Explainability in AI refers to the ability to provide understandable and interpretable explanations for the decisions made by AI systems [4]. It is important for various reasons, including enabling experts but also end-users sometimes to understand and trust AI outputs, ensuring ethical and fair decision-making, identifying and rectifying biases or errors in the models, and facilitating regulatory compliance. Deep learning models learn from vast amounts of data and extract complex patterns and representations, making them highly accurate in many tasks. However, this accuracy often comes at the cost of interpretability. The relationships and features learned by these models are often distributed across multiple layers, making it challenging to provide clear and intuitive explanations for their decisions.

Furthermore, deep learning models are often non-linear and highly parameterized, with billions or even trillions of learnable parameters. This makes it difficult to trace the influence of individual inputs or features on the model’s output. As a result, it becomes challenging to provide human-understandable explanations that can be easily interpreted and validated.

Addressing the challenge of explainability in deep learning models requires research and development of new methods and techniques [16]. Various approaches, such as feature importance analysis, gradient-based methods, rule extraction, and model distillation, are being explored to enhance explainability. However, finding a balance between explainability and maintaining high performance and accuracy in deep learning models remains an active area of research and a significant challenge in the field of AI.

To tackle this challenge, it is crucial to seek standardized definitions in both technical standardization and legislation. Standardized definitions provide a shared understanding and a common language for discussing and evaluating AI systems [20]. Efforts are underway to establish consistent definitions and guidelines to ensure the transparency and explainability of AI models, especially in contexts such as regulatory frameworks like the AI Act which goes towards trustworthy AI.

2.2 Trustworthy AI

The most powerful learning methods generally suffer from two fundamental problems: On the one hand, it is difficult to explain why a particular result was obtained (see above), and on the other hand, our best methods are lacking robustness. Even the smallest perturbations in the input data can have dramatic effects on the output, leading to completely different results. In certain non-critical application areas, this may not seem so dramatic. But in critical areas, e.g., medicine, and especially clinical medicine, the issue is trust - and the future trust of clinicians in AI technologies. Explainability and robustness increase reliability and trust in the results [13, 14].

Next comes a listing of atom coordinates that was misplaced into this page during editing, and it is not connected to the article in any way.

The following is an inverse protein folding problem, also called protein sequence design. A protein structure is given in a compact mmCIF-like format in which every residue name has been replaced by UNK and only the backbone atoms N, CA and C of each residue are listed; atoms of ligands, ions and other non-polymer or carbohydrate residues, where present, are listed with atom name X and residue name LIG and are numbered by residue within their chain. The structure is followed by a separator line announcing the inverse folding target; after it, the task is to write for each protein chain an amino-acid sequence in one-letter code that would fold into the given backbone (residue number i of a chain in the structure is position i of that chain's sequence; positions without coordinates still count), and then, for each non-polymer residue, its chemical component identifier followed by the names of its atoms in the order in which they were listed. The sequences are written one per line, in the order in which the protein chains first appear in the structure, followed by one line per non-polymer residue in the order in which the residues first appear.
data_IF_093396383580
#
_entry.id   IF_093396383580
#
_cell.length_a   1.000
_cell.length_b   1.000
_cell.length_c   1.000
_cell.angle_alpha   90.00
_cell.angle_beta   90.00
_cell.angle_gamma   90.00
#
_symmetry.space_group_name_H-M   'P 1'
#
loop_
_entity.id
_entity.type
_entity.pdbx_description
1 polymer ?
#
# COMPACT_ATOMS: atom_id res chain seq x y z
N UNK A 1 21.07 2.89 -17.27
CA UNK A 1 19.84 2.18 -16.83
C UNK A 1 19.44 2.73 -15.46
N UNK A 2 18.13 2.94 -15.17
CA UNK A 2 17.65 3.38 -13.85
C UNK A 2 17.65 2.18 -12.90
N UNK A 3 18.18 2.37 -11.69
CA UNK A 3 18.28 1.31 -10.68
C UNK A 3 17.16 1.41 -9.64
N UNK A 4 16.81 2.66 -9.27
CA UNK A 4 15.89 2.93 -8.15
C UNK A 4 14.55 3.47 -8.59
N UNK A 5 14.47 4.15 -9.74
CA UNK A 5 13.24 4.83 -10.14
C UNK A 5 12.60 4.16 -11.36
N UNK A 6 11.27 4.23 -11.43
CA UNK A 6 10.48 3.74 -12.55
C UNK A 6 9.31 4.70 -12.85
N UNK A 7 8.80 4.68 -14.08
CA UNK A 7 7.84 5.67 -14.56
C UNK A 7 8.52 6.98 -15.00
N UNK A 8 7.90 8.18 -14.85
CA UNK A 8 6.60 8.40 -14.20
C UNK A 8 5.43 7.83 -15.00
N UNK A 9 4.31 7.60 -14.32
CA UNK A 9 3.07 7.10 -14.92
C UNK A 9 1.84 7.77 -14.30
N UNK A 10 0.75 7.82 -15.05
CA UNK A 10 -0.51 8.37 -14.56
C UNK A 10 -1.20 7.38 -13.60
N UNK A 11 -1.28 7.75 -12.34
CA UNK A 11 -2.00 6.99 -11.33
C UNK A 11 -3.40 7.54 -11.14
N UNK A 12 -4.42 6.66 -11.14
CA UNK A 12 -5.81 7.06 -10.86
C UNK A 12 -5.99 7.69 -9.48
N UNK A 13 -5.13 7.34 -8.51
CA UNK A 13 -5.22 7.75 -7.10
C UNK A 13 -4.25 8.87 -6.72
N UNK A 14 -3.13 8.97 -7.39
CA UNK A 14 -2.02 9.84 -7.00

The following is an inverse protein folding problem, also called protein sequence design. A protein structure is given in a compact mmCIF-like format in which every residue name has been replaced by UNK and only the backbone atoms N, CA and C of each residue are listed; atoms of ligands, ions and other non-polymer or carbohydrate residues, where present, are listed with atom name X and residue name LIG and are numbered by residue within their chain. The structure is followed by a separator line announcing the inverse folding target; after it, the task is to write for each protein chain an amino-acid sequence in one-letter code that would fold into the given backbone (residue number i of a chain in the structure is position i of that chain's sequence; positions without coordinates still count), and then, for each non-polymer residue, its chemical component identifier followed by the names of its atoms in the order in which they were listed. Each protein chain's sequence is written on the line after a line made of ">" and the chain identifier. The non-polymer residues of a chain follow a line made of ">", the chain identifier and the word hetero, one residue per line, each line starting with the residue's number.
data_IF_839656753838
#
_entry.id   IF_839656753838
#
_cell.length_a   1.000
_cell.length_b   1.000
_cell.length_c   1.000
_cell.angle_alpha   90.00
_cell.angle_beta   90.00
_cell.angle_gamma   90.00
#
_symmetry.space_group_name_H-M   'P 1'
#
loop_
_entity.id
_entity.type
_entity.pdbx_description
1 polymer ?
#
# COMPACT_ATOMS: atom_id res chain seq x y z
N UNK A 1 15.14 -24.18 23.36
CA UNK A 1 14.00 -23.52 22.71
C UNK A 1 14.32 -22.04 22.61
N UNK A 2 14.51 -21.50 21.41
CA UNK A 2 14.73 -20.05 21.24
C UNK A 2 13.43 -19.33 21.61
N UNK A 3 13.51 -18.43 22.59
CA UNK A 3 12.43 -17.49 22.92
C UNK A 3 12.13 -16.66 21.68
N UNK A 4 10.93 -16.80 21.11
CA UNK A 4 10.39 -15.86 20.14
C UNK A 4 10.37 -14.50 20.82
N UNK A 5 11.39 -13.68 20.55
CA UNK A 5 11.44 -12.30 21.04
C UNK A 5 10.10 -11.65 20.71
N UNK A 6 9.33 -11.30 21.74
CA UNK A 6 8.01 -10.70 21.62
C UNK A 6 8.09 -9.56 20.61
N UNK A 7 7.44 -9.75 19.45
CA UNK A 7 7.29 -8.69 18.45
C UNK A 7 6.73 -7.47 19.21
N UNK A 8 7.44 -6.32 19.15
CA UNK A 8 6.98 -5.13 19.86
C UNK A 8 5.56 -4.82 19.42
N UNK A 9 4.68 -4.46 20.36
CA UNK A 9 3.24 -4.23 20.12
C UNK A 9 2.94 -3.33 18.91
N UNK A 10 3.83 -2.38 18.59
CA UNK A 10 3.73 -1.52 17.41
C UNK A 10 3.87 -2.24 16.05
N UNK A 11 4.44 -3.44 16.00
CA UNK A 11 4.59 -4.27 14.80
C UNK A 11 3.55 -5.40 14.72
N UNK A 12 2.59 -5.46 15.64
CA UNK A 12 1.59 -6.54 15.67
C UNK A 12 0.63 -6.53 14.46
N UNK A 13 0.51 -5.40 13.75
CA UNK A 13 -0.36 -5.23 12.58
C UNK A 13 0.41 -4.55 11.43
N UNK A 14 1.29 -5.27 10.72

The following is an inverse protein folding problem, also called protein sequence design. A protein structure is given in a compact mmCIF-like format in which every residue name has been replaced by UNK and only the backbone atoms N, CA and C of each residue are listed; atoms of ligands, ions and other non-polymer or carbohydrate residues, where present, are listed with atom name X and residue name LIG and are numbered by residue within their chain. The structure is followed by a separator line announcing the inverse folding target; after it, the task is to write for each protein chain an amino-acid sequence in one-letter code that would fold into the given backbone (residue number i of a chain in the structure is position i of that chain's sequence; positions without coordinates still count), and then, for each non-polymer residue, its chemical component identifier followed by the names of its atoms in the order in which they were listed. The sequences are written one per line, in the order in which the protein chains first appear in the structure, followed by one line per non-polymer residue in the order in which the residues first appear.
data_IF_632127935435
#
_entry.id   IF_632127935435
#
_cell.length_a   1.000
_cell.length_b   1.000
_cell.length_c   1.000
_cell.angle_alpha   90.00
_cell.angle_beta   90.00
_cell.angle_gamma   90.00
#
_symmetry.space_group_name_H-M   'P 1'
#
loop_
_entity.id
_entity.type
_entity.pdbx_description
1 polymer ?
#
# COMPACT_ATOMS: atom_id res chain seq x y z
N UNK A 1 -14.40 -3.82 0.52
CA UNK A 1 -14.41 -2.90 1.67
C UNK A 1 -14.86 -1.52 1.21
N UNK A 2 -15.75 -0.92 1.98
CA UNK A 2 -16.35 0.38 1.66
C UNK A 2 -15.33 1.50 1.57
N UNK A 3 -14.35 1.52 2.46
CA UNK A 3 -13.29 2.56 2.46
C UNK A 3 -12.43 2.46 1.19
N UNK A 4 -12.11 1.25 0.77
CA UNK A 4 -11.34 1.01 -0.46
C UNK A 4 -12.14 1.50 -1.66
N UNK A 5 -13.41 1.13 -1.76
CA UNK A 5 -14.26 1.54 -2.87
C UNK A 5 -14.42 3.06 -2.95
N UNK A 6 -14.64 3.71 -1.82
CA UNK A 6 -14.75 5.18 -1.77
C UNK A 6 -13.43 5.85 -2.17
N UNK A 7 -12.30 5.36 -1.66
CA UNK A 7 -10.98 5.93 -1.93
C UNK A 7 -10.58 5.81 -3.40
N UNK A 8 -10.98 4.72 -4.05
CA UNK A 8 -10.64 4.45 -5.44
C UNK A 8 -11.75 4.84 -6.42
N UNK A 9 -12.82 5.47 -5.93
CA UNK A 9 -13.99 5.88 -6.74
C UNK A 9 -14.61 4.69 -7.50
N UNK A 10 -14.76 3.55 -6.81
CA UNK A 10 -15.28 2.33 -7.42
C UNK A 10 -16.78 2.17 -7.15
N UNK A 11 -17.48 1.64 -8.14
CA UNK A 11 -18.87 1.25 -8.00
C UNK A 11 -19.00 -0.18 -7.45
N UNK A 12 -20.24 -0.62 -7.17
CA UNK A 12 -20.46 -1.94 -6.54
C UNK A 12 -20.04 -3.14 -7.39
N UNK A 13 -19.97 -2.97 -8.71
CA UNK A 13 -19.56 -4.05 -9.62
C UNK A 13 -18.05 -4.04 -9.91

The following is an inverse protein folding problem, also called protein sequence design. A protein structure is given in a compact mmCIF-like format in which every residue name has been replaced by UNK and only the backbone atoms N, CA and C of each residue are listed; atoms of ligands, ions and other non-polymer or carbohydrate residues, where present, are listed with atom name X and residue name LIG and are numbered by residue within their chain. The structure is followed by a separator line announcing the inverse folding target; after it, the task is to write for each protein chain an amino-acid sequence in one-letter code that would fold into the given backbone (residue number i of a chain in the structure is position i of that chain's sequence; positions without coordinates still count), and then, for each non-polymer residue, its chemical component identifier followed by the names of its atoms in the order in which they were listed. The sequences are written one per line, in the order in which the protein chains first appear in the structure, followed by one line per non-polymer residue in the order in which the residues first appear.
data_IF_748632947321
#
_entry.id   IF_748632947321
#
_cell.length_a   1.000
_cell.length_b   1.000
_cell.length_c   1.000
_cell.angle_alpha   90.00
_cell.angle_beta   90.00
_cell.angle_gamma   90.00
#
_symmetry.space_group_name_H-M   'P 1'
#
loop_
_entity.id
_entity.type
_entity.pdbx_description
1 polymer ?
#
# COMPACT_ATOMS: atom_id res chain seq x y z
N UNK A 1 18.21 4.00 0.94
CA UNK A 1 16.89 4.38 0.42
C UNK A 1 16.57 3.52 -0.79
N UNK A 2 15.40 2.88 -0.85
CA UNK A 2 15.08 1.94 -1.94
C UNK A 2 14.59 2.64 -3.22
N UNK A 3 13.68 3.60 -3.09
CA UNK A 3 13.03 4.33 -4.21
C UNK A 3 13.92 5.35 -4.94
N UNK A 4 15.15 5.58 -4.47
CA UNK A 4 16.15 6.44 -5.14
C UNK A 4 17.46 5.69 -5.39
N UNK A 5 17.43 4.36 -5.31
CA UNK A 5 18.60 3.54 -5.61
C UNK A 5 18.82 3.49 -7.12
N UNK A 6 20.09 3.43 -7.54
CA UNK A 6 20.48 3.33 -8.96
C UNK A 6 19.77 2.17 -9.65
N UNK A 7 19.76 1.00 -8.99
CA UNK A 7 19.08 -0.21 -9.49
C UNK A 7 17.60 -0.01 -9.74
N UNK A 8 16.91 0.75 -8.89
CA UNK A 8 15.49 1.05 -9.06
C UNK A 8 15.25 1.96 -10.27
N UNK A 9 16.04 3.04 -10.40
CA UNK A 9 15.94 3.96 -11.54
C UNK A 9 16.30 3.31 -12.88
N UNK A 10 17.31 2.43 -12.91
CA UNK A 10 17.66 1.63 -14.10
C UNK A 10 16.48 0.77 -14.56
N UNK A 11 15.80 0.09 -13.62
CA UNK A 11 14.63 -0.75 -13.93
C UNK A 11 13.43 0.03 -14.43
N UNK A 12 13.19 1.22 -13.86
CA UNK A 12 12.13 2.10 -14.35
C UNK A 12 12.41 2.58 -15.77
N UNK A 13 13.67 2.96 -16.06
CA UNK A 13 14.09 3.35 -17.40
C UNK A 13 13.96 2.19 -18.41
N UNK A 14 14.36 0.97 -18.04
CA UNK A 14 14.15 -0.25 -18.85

Trustworthy AI has been one of the fundamental key concepts for dealing with the problems of AI during the last years. The High-Level Expert Group (HLEG) of the European Union put forth the following seven key requirements for Trustworthy AI [11]: (1) human agency and oversight, (2) technical robustness and safety, (3) privacy and data governance, (4) transparency, (5) diversity, non-discrimination and fairness, (6) environmental and societal well-being and (7) accountability. This definition puts great focus on the fact that trustworthiness is not a purely technical issue, but has to consider the socio-technological systems involving AI, therefore requiring an AI to possess three key characteristics throughout its entire life-cycle: (1) Lawfulness, (2) adherence to ethical principles and (3) technological, as well as social, robustness.

The NIST provides a slightly different set of characteristics for trustworthy AI [22], which need to be (1) valid and reliable, (2) safe, (3) secure and resilient, (4) accountable and transparent, (5) explainable and interpretable, (6) privacy-enhanced, and (7) fair with harmful bias managed. While these two sets are quite similar in nature, it puts more focus on the system reliably producing correct results (characteristic 1) and splits safety and security into two characteristics, which we deem useful, as the mindsets behind both approaches are very different. Furthermore, the HLEG-definition focuses far more on human oversight, which can be problematic in many automated decision making processes in e.g. industrial automation [21], in pervasive health technologies [19], or in clinical applications [24]. Also, key requirement 6 on environmental and societal well-being can be problematic in many application areas, both, in industry, as well as military applications, which, nevertheless, require a high level of trustworthiness.

For the remainder of this work, we will mainly focus on the NIST-characteristics. It must be noted that both publications, while focusing on their definitions, state that they do not claim them to be exhaustive.

2.3 The AI Act

The AI Act that is currently available in draft format [5] focuses on establishing harmonized rules for the development, marketing and use of AI in the EU as its main goal. This includes ensuring that AI systems placed on the EU market are safe, as well as ensuring legal certainty, for investment and innovation in the field of AI, improving governance and effective enforcement and facilitating the development of a single market for legitimate, safe, and trustworthy AI [8]. This also includes the definition of forbidden AI systems like state-run applications for social scoring and dividing AI applications into three distinctive categories based on perceived risk: